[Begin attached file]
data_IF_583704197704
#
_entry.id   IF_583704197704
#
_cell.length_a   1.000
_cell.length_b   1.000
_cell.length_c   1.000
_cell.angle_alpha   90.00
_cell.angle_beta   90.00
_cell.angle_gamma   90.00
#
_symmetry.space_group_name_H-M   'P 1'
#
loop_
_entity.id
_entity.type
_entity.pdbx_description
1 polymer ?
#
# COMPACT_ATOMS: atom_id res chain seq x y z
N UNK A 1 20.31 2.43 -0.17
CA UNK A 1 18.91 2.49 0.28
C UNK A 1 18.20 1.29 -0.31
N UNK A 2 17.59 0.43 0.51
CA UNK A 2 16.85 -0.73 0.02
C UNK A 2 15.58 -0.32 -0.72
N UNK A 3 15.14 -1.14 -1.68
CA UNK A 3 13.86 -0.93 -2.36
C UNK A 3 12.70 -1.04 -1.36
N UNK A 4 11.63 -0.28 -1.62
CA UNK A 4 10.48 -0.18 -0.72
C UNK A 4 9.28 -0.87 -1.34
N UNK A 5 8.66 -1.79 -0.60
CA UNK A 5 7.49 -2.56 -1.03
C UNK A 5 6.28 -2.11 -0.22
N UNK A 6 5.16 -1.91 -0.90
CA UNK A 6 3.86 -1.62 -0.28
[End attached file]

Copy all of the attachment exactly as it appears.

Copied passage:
data_IF_583704197704
#
_entry.id   IF_583704197704
#
_cell.length_a   1.000
_cell.length_b   1.000
_cell.length_c   1.000
_cell.angle_alpha   90.00
_cell.angle_beta   90.00
_cell.angle_gamma   90.00
#
_symmetry.space_group_name_H-M   'P 1'
#
loop_
_entity.id
_entity.type
_entity.pdbx_description
1 polymer ?
#
# COMPACT_ATOMS: atom_id res chain seq x y z
N UNK A 1 20.31 2.43 -0.17
CA UNK A 1 18.91 2.49 0.28
C UNK A 1 18.20 1.29 -0.31
N UNK A 2 17.59 0.43 0.51
CA UNK A 2 16.85 -0.73 0.02
C UNK A 2 15.58 -0.32 -0.72
N UNK A 3 15.14 -1.14 -1.68
CA UNK A 3 13.86 -0.93 -2.36
C UNK A 3 12.70 -1.04 -1.36
N UNK A 4 11.63 -0.28 -1.62
CA UNK A 4 10.48 -0.18 -0.72
C UNK A 4 9.28 -0.87 -1.34
N UNK A 5 8.66 -1.79 -0.60
CA UNK A 5 7.49 -2.56 -1.03
C UNK A 5 6.28 -2.11 -0.22
N UNK A 6 5.16 -1.91 -0.90
CA UNK A 6 3.86 -1.62 -0.28